The Voices told her to go to the nearest strong-walled French town, Vaucouleurs, and ask the commander there, Robert de Baudricourt, to send her to the Dauphin, who was then far away, at Chinon, a castle on the Loire, south of Orleans. When she saw the King, she was to tell him that she had come to save France.
This seemed quite a mad proposal. Baudricourt was a greet, rough, sensible soldier, and how could Joan go to him with a message of this kind? He would merely laugh at the sunburned girl in her short red kirtle—a girl who, probably, had never spoken to a gentleman before.
Perhaps this was the hardest part of Joan’s duty, for she was modest, and she was very quick to notice anything absurd and ridiculous. Now nothing could seem more laughable than the notion that a little country wench of sixteen could teach the French to defeat the English. But there was no help for it. The Voices, and the shining cloud, and the faces of Saints and angels came, several times every week, and a Voice said, “Daughter of God, go on! I will be with you.”
Joan had an uncle who lived near Vaucouleurs, and she went to stay with him. It seems that she told him she must go to the Dauphin, and the first thing needful was to get Robert de Baudricourt to lend her a few men-at-arms, who would protect her on her long journey to Chinon. The uncle must have been very much astonished, but it seems that he believed in her, for he took her to Robert. Of course Robert laughed, and told Joan’s uncle to take her away, and box her ears. But she came again, and then a priest wanted to exorcise her, that is to frighten the devil out of her, with religious services and holy water, as if she had been “possessed,” like people in the New Testament. But Joan was not possessed, and the priest, after trying the holy water, could only say so.
By this time the month of February 1429 had come round. The besieged French in Orleans had now a great misfortune. The season of Lent was coming; that is, a time when they were not allowed to eat beef and mutton, but only fish, and eggs, and vegetables. Now a great number of waggons loaded with herrings were being sent to feed the English who were besieging Orleans. The general of the French in Orleans knew that, and he determined to send out soldiers to attack the English who would be guarding the long line of waggons full of herrings. They would wait for the English on the road, cut them up, and carry the fish into the town for their own use.
So a great many of the Scots and some French slipped out of Orleans by night, and went to a place called Rouvray, on the road by which the herrings were to pass. Here they were to be joined by another small French army, under a general named Clermont. So they reached Rouvray, where they did not find Clermont and his men, but did see the English soldiers far away, marching by the side of the long line of waggons.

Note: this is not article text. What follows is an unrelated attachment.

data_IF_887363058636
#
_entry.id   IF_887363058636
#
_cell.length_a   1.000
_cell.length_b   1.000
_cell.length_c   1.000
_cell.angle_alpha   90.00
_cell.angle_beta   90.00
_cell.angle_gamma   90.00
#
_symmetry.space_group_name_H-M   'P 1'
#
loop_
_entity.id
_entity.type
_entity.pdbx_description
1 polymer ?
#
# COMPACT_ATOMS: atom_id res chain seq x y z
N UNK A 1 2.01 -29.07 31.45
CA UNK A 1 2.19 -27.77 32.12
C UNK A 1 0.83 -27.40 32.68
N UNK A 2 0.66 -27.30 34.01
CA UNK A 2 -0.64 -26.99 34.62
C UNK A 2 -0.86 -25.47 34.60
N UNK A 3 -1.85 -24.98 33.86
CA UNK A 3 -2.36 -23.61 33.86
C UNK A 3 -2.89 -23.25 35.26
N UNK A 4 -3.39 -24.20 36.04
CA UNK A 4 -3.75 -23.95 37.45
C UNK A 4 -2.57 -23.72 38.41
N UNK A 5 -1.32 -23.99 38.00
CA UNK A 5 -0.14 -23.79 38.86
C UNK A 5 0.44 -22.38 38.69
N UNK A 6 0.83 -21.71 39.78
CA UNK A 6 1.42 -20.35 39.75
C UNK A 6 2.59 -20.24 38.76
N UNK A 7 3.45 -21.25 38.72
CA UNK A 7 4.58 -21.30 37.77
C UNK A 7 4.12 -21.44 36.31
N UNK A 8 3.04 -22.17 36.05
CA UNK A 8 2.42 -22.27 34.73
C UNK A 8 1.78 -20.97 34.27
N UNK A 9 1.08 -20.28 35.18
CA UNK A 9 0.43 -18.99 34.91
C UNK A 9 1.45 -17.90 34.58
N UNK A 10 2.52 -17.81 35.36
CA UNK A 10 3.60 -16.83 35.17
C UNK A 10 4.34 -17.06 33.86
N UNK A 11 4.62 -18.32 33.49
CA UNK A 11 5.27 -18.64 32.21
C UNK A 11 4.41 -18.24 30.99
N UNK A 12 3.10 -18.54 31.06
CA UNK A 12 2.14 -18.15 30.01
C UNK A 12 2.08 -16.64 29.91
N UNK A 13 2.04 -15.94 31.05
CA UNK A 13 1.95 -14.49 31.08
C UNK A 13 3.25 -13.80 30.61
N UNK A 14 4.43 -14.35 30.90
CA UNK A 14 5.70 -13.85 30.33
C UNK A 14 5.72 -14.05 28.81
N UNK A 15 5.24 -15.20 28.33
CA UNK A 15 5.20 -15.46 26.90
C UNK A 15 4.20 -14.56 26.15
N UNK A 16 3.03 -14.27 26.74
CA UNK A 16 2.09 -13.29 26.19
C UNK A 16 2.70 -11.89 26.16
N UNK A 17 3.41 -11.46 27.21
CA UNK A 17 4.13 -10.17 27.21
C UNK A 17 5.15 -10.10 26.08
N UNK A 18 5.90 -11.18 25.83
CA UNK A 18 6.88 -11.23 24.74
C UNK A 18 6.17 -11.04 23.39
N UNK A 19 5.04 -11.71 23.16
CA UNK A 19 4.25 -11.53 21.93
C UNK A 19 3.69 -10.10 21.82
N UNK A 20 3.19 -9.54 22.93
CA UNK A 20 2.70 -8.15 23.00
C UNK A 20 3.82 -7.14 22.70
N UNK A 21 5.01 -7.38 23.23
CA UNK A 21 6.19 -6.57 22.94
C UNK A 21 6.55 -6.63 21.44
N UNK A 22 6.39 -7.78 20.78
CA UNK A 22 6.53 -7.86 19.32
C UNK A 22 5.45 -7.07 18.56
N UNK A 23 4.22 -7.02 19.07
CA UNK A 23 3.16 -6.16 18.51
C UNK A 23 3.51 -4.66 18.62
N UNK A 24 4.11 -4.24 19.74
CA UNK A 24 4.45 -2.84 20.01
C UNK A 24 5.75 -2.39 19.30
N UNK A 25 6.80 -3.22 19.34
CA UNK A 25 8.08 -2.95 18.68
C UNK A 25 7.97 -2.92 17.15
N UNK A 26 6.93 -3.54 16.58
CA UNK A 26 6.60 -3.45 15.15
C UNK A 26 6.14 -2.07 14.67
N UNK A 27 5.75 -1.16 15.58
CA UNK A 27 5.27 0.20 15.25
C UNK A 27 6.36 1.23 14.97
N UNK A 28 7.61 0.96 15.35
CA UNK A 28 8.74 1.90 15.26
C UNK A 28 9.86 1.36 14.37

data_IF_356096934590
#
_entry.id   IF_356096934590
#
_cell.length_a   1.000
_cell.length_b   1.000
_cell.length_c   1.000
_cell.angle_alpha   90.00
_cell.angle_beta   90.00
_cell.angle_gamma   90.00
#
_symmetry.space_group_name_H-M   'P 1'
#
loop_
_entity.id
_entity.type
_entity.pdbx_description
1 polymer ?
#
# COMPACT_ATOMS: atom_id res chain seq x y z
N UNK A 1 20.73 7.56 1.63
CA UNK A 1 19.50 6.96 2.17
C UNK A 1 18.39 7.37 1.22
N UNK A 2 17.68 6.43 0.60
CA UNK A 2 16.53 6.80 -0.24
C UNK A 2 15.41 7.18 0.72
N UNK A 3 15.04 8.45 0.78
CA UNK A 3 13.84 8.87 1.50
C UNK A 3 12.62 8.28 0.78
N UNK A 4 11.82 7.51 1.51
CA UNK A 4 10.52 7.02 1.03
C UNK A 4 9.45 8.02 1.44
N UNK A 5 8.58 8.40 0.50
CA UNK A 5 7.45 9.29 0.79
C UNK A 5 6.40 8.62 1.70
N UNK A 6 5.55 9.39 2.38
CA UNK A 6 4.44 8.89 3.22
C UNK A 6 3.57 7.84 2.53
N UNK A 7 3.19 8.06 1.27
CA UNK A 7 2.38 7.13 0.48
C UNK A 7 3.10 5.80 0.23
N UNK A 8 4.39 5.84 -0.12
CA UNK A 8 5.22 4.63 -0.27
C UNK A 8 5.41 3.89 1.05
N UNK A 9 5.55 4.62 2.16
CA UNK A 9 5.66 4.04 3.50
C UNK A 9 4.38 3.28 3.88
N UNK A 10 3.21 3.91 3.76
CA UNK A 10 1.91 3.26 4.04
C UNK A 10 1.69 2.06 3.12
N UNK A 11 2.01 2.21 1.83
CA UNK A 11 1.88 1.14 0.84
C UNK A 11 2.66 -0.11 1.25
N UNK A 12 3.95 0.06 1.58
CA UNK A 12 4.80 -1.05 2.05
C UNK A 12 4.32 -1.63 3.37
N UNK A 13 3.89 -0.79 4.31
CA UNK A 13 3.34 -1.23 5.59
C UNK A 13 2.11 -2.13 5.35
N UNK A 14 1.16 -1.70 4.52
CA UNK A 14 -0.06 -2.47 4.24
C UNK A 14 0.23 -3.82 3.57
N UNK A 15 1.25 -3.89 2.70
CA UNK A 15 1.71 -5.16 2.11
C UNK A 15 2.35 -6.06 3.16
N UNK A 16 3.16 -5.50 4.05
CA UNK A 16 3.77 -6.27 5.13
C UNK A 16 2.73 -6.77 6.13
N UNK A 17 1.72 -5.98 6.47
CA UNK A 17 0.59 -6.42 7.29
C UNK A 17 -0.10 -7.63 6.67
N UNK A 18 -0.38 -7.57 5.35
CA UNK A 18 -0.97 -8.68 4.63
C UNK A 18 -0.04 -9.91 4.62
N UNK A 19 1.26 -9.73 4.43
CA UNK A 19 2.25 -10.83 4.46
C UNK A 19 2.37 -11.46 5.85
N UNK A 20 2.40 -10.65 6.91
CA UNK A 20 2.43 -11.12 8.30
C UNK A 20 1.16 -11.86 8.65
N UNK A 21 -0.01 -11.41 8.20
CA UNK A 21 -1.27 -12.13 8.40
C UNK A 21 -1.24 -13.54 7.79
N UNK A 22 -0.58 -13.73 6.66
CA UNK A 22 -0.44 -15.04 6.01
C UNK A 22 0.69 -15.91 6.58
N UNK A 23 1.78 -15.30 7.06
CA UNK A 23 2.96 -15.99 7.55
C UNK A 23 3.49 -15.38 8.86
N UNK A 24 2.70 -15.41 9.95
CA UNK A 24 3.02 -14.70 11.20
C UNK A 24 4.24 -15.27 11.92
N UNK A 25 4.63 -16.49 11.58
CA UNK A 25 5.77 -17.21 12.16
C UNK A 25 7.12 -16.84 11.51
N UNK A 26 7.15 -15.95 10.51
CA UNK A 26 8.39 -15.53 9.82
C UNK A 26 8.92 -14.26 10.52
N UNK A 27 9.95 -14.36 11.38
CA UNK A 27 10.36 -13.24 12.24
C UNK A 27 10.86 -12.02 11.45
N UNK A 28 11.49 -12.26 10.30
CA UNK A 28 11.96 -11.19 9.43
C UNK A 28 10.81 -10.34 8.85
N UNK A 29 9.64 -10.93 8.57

Instead of waiting hidden under cover till the English passed, by, and then rushing among them unexpectedly, Stewart of Damley cried, “Charge!” and rode, with his lance in rest at the English front. The Scots were always in too great a hurry to fight. The English saw them, coming, arranged the heavy waggons in a square, and went inside the square, so that the Scots could not get at them. Safe behind their carts, the English archers shot down the Scots, who thought bows and arrows rather mean weapons, and wanted to cut down their enemies with the sword. But they could not reach the English; they fell in piles of slain men round the square, and Clermont, the French general who was to have joined them, would not fight, and took away his army. So very many brave Scots were killed, with Stewart of Darnley at their head, and the rest retreated sadly to Orleans, where they heard the English hurrahing in their camp.
This was called the battle of Rouvray, or the battle of the Herrings. It was fought on February 12, 1429. Now, on February 12, Joan went to Baudricourt, and told him that a terrible misfortune had happened that day to the army of the Dauphin, near Orleans. The news could not possibly reach Vaucouleurs for several days, for the distance between Vaucouleurs and Orleans is great, and the roads were dangerous, and might be beset by English soldiers and by robbers, who would stop messengers. Joan had been told of the defeat by her Voices.
At last, however, the bad news did come. Joan had been right, the French and Scots had been defeated on the day when she told Baudricourt of it, February 12.
So Baudricourt saw there was something uncommon in this country girl, who knew what was happening far away, and he lent her two young: gentlemen and a few men-at-arms to guide her and guard her on her way to the Dauphin. Somebody gave her a horse, which, to the surprise of all men, she rode very well. She had her long black hair cut short and close, as soldiers wore it; she dressed in a grey doublet and black hose, like a boy (she wore this kind of dress till the end of her life); and then she rode through the gate of Vaucouleurs which is still standing, and away to seek the Dauphin. This was on February 23, 1429.